World Wildlife Fund is an instantly recognizable institution, one of the world’s largest conservation organizations, active in more than 80 countries and supported by more than five million members. It is unquestionably identified largely by its laudable efforts in protecting animal species throughout the world. But the NGO is also heavily focused on a tangential area: that of packaging and the need to reduce its environmental footprint.
At the recent Ford Trend Conference, Erin Simon, SPO, Packaging and Material Science, Market Transformation for World Wildlife Fund, spoke about how WWF and its network of corporate sponsors are focusing on the best ways in which to design, produce and use packaging for the best environmental results.
At the event, Simon spoke on the Greentopia session panel, along with Andy Hoffman, Holcim (US) Professor of Sustainable Enterprise at the University of Michigan, Scott Vitters, Manager of the PlantBottle packaging program at the Coca-Cola Company, and John Viera, Global Director of Sustainability for Ford Motor Company. The conference itself was not specifically geared toward sustainability but WWF’s interest in packaging was big news indeed and quickly became a focal point of interest for the attendees.
The WWF believes firmly in partnering with business to affect the most change. After all, its mission to preserve the world’s most ecologically important regions brings the NGO into constant contact with the businesses that operate in those regions. “[Our strategy] is not about educating seven billion consumers or even 1.5 billion producers,” said Simon, “but to work with those 300-500 companies that buy or sell 70 percent of the things we care about.”
Simon spent 10 years with Hewlett Packard in the company’s packaging design department; it was at HP that she first crossed paths with WWF. She realized that the NGO had huge holes in its understanding of packaging and Simon knew she could merge her packaging expertise with her passion for conservation. Hoping to affect change on a global scale, she joined WWF two years ago.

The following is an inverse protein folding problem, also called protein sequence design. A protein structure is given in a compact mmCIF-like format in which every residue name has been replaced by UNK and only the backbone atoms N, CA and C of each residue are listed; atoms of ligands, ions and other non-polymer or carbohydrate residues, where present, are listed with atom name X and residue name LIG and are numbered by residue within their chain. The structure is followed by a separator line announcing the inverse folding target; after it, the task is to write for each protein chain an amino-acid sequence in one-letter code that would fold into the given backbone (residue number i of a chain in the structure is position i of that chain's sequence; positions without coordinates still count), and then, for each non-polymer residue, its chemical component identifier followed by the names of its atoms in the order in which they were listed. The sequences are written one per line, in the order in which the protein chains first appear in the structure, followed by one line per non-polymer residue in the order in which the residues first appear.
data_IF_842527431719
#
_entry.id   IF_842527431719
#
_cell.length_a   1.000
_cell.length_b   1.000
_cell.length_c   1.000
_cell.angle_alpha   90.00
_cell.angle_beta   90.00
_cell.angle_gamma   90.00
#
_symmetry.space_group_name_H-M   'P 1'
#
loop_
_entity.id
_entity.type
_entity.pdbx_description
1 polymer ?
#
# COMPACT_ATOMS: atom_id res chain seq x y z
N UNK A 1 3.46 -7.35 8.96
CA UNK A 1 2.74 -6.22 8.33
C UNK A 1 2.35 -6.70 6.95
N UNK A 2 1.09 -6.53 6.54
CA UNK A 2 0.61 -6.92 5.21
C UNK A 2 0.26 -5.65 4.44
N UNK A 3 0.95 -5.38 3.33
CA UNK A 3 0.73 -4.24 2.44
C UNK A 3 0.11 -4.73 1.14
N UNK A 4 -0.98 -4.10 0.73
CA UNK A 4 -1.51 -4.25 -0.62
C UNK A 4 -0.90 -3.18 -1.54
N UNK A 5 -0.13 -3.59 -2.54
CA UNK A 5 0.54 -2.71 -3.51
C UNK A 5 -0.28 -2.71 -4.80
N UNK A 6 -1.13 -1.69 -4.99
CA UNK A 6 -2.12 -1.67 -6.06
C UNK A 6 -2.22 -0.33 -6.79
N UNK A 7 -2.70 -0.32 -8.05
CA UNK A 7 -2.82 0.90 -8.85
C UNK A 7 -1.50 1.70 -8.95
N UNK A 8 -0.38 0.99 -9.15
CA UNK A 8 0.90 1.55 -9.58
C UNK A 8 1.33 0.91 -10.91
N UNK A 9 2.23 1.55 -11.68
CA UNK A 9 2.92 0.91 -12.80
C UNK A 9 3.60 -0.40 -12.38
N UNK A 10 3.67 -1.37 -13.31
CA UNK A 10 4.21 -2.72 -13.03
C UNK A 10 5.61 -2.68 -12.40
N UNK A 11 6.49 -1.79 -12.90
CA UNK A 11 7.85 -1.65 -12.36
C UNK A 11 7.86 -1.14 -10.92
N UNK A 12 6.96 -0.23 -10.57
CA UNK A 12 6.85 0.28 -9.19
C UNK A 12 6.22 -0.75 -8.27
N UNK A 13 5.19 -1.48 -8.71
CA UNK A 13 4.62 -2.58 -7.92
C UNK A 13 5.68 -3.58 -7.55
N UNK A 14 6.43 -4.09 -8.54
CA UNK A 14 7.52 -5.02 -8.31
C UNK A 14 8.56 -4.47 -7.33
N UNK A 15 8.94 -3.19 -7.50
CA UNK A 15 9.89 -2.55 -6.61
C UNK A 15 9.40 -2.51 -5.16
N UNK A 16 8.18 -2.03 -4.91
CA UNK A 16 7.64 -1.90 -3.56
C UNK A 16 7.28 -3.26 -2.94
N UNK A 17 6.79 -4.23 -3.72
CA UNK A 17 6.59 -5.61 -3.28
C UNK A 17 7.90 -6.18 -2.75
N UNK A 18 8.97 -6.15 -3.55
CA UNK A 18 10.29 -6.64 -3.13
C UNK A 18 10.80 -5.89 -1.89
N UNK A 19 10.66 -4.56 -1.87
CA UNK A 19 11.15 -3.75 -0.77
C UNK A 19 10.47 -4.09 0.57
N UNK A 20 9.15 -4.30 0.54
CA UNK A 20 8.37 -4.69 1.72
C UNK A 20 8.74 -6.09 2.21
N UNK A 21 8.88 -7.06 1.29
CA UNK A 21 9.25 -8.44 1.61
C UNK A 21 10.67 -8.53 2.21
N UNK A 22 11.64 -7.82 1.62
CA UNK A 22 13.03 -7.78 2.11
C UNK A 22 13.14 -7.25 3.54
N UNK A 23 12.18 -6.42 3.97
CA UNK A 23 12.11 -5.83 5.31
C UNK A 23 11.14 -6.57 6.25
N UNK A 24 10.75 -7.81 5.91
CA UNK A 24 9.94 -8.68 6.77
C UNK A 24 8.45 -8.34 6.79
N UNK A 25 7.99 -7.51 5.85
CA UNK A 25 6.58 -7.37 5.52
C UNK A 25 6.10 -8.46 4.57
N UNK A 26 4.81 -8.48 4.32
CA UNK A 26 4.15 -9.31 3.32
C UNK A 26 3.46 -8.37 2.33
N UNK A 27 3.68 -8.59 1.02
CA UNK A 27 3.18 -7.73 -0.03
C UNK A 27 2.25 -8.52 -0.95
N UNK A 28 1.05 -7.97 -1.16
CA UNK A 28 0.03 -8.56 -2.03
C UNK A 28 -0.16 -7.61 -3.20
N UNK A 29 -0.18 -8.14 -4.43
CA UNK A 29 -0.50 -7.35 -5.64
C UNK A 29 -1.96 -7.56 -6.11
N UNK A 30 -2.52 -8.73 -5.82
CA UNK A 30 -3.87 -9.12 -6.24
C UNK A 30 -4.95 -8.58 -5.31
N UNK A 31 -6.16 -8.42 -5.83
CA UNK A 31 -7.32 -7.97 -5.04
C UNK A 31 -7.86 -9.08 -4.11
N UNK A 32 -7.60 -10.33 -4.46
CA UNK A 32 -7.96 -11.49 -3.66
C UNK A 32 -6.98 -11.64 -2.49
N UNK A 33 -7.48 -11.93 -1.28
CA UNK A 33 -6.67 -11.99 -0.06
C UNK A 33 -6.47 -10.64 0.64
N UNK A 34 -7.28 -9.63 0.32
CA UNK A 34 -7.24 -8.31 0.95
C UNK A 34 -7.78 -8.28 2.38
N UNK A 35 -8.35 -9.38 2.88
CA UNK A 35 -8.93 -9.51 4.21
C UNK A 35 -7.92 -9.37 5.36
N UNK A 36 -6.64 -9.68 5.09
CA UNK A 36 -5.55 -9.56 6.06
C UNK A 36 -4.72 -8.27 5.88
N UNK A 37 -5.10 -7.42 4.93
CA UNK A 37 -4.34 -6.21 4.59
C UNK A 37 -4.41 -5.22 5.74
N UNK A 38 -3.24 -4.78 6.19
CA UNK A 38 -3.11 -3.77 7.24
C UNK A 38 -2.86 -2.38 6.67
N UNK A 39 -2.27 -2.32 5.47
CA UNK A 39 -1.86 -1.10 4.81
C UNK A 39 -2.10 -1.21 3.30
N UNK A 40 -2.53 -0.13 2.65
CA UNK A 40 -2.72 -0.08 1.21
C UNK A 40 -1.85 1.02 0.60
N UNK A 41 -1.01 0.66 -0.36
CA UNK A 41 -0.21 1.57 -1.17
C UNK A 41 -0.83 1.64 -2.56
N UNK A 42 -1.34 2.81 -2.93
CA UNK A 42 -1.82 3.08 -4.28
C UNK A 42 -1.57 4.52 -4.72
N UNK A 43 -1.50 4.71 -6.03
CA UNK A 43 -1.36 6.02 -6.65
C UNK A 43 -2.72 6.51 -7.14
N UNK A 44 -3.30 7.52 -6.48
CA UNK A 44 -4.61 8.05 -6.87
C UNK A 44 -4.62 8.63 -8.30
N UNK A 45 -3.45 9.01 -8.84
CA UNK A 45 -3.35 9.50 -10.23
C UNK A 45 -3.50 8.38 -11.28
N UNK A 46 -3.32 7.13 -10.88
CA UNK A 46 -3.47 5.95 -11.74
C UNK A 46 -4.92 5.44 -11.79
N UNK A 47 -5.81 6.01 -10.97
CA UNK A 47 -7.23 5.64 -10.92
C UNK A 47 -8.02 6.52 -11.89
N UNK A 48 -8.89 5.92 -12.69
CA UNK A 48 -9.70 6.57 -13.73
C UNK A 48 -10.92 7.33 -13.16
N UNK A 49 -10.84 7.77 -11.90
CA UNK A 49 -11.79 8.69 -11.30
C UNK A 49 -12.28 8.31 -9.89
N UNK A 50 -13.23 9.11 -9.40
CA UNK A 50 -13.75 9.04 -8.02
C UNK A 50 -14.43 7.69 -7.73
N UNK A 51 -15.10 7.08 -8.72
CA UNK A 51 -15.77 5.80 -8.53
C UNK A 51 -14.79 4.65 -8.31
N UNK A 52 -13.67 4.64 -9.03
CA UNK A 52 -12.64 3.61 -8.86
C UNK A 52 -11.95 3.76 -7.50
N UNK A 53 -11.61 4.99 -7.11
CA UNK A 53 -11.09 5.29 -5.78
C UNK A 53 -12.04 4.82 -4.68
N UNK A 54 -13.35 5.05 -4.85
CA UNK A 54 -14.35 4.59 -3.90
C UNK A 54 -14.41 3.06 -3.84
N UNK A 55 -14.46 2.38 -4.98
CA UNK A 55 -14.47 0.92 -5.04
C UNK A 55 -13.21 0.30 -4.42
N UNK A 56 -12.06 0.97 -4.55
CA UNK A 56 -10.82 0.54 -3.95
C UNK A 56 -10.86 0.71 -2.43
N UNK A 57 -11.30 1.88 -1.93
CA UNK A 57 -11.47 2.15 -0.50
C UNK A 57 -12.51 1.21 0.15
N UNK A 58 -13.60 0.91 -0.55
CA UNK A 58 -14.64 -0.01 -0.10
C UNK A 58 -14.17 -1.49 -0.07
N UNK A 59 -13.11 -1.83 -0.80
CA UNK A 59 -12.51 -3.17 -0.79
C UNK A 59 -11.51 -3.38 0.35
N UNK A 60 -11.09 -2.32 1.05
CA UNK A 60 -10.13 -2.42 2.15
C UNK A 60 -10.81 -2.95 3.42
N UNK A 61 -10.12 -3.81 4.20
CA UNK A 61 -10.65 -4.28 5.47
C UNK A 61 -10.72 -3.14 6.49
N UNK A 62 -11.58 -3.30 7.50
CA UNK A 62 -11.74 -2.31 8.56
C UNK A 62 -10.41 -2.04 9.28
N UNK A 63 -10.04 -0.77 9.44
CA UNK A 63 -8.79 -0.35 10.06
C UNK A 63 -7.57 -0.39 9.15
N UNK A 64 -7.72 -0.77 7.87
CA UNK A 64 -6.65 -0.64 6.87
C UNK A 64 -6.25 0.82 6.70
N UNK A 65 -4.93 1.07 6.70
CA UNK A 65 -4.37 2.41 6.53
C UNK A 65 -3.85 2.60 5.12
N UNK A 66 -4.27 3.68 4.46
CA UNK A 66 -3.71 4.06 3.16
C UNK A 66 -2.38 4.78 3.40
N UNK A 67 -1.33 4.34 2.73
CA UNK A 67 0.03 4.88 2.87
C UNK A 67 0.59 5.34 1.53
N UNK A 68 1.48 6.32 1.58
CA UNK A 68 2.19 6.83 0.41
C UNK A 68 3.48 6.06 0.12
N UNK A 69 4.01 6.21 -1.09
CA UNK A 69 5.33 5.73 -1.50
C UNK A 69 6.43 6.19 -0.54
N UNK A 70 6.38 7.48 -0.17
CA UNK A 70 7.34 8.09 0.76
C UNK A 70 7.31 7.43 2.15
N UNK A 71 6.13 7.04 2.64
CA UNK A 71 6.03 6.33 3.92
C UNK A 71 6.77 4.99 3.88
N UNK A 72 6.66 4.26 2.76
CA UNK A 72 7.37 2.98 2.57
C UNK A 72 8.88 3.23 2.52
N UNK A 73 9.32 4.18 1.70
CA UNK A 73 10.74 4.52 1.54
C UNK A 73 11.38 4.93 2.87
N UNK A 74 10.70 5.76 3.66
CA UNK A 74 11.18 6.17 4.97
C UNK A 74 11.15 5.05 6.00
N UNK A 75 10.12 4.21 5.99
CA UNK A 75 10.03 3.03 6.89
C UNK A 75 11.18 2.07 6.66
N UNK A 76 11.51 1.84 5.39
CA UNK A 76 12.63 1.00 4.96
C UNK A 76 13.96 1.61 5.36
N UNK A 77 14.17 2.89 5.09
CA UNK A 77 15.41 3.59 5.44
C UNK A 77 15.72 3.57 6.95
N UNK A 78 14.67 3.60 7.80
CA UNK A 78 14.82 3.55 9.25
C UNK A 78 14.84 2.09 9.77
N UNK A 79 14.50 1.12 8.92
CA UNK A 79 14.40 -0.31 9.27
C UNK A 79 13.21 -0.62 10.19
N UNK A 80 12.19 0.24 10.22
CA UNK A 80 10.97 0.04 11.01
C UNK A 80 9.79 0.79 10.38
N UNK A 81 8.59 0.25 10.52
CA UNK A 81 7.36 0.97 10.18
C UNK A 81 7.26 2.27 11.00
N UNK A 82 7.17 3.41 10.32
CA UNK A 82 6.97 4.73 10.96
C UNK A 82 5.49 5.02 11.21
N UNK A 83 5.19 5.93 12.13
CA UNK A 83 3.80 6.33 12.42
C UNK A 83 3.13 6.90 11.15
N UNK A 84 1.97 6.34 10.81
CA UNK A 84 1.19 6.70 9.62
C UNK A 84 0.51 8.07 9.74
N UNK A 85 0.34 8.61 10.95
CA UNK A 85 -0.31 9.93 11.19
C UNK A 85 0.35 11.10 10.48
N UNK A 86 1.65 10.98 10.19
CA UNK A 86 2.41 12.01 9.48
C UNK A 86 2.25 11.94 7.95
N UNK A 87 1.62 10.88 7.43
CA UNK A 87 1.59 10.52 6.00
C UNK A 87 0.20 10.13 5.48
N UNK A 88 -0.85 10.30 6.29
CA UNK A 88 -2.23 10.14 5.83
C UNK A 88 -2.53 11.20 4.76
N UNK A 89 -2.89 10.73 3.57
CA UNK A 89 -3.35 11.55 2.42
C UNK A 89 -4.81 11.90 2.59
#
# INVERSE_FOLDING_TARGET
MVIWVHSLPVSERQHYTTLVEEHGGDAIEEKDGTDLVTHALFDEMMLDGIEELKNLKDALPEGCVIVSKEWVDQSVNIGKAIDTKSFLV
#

“The conversation is changing now,” said Simon. “The packaging industry has always had to be on defense. The conversation has to change to why packaging is important. The work I am doing is a part of that. We are growing, we have more and more companies who are coming to us and saying, ‘Yes, talk to us more about systems thinking,’ talking about packaging not in a vacuum, not separate from the product, but about how it adds value and is part of the whole.”
Current business partners bring packaging ideas to Simon and they work together on ways to improve them from the vantage point of sustainability. Simon believes that when packaging is viewed as part of the whole, not a single issue, companies can better develop sustainable solutions for it.
“It’s so exciting to see these conversations happen and people sharing these technologies,” she said, “but it’s just the beginning. We are trying to make sustainability the norm, not the niche.”